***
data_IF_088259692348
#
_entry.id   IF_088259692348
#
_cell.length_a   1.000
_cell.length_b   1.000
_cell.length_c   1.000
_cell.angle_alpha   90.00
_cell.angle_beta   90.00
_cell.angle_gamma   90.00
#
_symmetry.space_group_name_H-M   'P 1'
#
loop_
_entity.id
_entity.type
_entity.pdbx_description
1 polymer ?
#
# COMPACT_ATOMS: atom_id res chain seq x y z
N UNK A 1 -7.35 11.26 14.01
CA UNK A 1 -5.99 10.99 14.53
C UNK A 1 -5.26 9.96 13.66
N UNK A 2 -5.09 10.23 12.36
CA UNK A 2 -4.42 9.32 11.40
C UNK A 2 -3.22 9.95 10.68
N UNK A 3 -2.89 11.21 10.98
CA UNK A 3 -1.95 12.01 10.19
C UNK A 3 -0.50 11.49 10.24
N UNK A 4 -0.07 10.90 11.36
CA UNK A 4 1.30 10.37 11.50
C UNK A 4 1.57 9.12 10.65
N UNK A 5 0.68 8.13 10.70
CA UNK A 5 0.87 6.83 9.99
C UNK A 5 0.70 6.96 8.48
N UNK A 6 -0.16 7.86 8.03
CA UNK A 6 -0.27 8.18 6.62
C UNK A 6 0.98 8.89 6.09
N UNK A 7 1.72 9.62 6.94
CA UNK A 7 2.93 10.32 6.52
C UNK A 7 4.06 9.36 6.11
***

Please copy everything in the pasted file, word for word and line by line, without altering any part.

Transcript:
data_IF_088259692348
#
_entry.id   IF_088259692348
#
_cell.length_a   1.000
_cell.length_b   1.000
_cell.length_c   1.000
_cell.angle_alpha   90.00
_cell.angle_beta   90.00
_cell.angle_gamma   90.00
#
_symmetry.space_group_name_H-M   'P 1'
#
loop_
_entity.id
_entity.type
_entity.pdbx_description
1 polymer ?
#
# COMPACT_ATOMS: atom_id res chain seq x y z
N UNK A 1 -7.35 11.26 14.01
CA UNK A 1 -5.99 10.99 14.53
C UNK A 1 -5.26 9.96 13.66
N UNK A 2 -5.09 10.23 12.36
CA UNK A 2 -4.42 9.32 11.40
C UNK A 2 -3.22 9.95 10.68
N UNK A 3 -2.89 11.21 10.98
CA UNK A 3 -1.95 12.01 10.19
C UNK A 3 -0.50 11.49 10.24
N UNK A 4 -0.07 10.90 11.36
CA UNK A 4 1.30 10.37 11.50
C UNK A 4 1.57 9.12 10.65
N UNK A 5 0.68 8.13 10.70
CA UNK A 5 0.87 6.83 9.99
C UNK A 5 0.70 6.96 8.48
N UNK A 6 -0.16 7.86 8.03
CA UNK A 6 -0.27 8.18 6.62
C UNK A 6 0.98 8.89 6.09
N UNK A 7 1.72 9.62 6.94
CA UNK A 7 2.93 10.32 6.52
C UNK A 7 4.06 9.36 6.11